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Telemarketing — in reverse

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We often get snarky comments on Facebook from followers who complain they have been unable to read a story because they hit our pay wall.

Since that only happens after someone has already read five articles for free that month, it tells us two things.

One is that they must secretly like to read about local news happenings or otherwise they wouldn’t complain or wouldn’t follow up on Facebook.

Second, it implies they have other priorities than paying $8 a month for unlimited access to every news story, photo gallery, submitted briefs from nonprofits, government agencies and businesses, arts/entertainment news, calendar listings of all that’s happening in the county, special sections and online exclusives that range from business stories to special advertising.

Considering we cover only Haywood County news where an estimated 65,000 people live, and that we receive almost 1 million page views a month on our website, it tells us there is plenty of appetite for local news.

The problem is: It costs us money to generate and compile all the Haywood news we can get our hands on in a single place. The price to receive all that is less than an inexpensive lunch at a restaurant or a bit more than a fancy cup of coffee or a craft beer.

I got an interesting call from an individual who has been in the county for four years now and was wondering how they could read the online news stories about candidates running for the local board of education without paying for them.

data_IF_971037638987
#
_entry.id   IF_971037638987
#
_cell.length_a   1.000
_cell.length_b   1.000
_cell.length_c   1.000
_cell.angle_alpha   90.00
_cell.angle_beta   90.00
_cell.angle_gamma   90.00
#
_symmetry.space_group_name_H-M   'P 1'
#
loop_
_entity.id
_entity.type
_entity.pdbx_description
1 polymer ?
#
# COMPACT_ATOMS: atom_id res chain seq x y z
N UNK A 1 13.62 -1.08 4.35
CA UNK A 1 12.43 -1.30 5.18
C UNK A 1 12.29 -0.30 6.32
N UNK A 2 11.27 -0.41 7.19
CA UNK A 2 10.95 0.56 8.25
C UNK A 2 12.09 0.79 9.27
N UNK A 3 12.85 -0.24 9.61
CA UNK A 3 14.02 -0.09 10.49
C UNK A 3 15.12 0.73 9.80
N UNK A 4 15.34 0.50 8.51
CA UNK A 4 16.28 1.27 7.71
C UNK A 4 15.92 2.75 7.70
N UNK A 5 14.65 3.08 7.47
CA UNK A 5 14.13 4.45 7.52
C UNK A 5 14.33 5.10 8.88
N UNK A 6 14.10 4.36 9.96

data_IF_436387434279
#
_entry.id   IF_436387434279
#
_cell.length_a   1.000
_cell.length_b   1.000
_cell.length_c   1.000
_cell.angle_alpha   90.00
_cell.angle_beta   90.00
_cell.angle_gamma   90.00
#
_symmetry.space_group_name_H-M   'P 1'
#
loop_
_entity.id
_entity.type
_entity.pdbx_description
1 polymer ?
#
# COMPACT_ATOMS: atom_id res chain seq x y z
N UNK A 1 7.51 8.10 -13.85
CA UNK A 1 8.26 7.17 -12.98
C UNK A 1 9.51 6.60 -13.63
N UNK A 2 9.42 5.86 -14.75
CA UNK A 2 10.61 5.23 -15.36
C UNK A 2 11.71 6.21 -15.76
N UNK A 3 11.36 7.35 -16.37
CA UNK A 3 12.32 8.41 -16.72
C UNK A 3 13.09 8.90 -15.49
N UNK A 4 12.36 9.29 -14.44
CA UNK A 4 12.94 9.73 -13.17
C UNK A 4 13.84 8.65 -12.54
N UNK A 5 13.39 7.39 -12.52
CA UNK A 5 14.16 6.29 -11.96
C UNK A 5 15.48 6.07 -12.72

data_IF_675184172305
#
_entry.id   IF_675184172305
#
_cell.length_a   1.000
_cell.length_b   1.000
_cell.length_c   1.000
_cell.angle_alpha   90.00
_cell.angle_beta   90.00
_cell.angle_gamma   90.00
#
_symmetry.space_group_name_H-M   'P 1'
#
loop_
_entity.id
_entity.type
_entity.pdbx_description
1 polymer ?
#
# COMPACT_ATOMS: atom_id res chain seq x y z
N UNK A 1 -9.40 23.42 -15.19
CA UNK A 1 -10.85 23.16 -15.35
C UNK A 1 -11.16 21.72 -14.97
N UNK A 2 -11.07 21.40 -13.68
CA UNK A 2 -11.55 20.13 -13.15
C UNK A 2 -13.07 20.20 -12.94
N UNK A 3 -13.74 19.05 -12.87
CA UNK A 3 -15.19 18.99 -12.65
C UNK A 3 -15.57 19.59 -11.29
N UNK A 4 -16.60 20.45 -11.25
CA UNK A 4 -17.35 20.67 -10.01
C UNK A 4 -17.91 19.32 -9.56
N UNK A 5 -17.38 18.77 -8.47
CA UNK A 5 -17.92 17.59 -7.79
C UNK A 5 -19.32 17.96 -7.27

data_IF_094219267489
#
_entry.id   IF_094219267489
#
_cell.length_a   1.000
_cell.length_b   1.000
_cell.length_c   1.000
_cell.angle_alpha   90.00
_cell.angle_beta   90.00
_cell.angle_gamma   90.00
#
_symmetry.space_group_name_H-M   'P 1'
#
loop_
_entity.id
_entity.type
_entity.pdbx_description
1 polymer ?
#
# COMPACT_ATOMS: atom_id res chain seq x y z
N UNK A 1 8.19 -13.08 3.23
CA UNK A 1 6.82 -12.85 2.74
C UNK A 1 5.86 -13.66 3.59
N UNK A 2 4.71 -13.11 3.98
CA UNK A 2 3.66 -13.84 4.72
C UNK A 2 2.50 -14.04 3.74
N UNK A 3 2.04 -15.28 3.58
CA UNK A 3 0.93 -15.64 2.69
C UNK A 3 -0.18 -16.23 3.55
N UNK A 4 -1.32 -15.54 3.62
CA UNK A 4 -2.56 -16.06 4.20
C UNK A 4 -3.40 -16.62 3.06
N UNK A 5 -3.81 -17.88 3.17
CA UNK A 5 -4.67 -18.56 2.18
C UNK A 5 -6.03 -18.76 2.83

I told him we also did candidate forums, as well, that would be watched online and suggested it would be $8 well spent.

He resisted, saying he subscribed to two national publications already. I pressed the point that since he was now vested in a new community and obviously took citizenship seriously since he was bothering to investigate the positions of school board candidates, he really ought to subscribe to his community newspaper.

He rejected the offer and wondered it there was any way I could just allow him to bypass the paywall for these particular stories. I then suggested he pick up the most recent weekend edition, the Wednesday paper and then the paper coming out this weekend, where there would be extensive information on all 12 of the school board candidates.

He thanked me for my time and tried to hang up, but I wasn’t ready to give up.

I again congratulated him on choosing such a special community and sang the praises of all he could learn by reading The Mountaineer. He thanked me and tried to sign off again.

I felt like a telemarketer (though in this case, he called ME) as I again guaranteed him that he was sure to find $1 worth of value in every edition he purchased, and much, much more than that value 24/7 online.

His mind was made up, and after about 10 minutes or so, I think he felt relieved to say good-bye, and was perhaps regretting ever asking about how to get local news for free.

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